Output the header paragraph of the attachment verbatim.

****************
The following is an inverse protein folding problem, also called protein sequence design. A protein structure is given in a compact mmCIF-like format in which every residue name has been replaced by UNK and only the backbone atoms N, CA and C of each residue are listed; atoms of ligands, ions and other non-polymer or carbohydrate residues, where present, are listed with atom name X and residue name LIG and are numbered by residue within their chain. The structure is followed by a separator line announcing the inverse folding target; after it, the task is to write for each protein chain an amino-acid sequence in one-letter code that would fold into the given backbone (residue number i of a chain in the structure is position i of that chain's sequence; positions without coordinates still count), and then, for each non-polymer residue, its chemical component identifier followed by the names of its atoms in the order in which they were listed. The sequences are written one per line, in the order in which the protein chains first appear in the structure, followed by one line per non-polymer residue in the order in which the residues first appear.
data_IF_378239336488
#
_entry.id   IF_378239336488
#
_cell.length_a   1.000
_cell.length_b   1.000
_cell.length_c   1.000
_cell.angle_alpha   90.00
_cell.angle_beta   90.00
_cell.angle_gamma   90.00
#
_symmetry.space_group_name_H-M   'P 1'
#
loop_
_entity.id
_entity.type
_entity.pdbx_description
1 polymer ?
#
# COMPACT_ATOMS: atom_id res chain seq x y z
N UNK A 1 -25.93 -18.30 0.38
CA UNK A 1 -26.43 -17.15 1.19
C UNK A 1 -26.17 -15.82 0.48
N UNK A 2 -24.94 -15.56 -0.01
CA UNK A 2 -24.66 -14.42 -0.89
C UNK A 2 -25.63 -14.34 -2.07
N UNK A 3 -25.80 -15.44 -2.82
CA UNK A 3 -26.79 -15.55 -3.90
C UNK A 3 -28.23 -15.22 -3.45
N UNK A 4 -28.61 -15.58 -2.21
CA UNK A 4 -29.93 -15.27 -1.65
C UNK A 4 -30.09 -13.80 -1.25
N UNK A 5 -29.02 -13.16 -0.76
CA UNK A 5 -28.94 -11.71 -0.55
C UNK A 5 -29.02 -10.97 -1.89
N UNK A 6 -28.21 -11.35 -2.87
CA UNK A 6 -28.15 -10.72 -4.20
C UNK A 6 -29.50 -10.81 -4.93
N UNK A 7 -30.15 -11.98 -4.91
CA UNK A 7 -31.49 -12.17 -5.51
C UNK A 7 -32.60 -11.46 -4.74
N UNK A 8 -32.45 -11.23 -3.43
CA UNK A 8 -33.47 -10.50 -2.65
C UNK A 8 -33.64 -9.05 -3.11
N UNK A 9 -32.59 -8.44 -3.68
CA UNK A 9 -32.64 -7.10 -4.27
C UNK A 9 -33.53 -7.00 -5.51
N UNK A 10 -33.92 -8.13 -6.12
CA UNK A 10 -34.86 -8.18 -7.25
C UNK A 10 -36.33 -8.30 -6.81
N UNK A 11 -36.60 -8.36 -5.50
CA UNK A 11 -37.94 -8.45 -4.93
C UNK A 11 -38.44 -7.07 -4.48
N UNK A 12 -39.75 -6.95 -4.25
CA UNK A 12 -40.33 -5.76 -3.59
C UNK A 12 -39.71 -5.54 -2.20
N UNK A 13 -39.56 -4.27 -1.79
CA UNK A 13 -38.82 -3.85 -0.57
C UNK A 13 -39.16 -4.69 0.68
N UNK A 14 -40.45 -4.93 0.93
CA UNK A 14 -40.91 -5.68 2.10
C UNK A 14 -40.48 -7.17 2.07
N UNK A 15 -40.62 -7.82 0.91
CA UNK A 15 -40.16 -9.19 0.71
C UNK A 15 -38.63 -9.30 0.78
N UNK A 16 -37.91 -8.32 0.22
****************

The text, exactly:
The following is an inverse protein folding problem, also called protein sequence design. A protein structure is given in a compact mmCIF-like format in which every residue name has been replaced by UNK and only the backbone atoms N, CA and C of each residue are listed; atoms of ligands, ions and other non-polymer or carbohydrate residues, where present, are listed with atom name X and residue name LIG and are numbered by residue within their chain. The structure is followed by a separator line announcing the inverse folding target; after it, the task is to write for each protein chain an amino-acid sequence in one-letter code that would fold into the given backbone (residue number i of a chain in the structure is position i of that chain's sequence; positions without coordinates still count), and then, for each non-polymer residue, its chemical component identifier followed by the names of its atoms in the order in which they were listed. The sequences are written one per line, in the order in which the protein chains first appear in the structure, followed by one line per non-polymer residue in the order in which the residues first appear.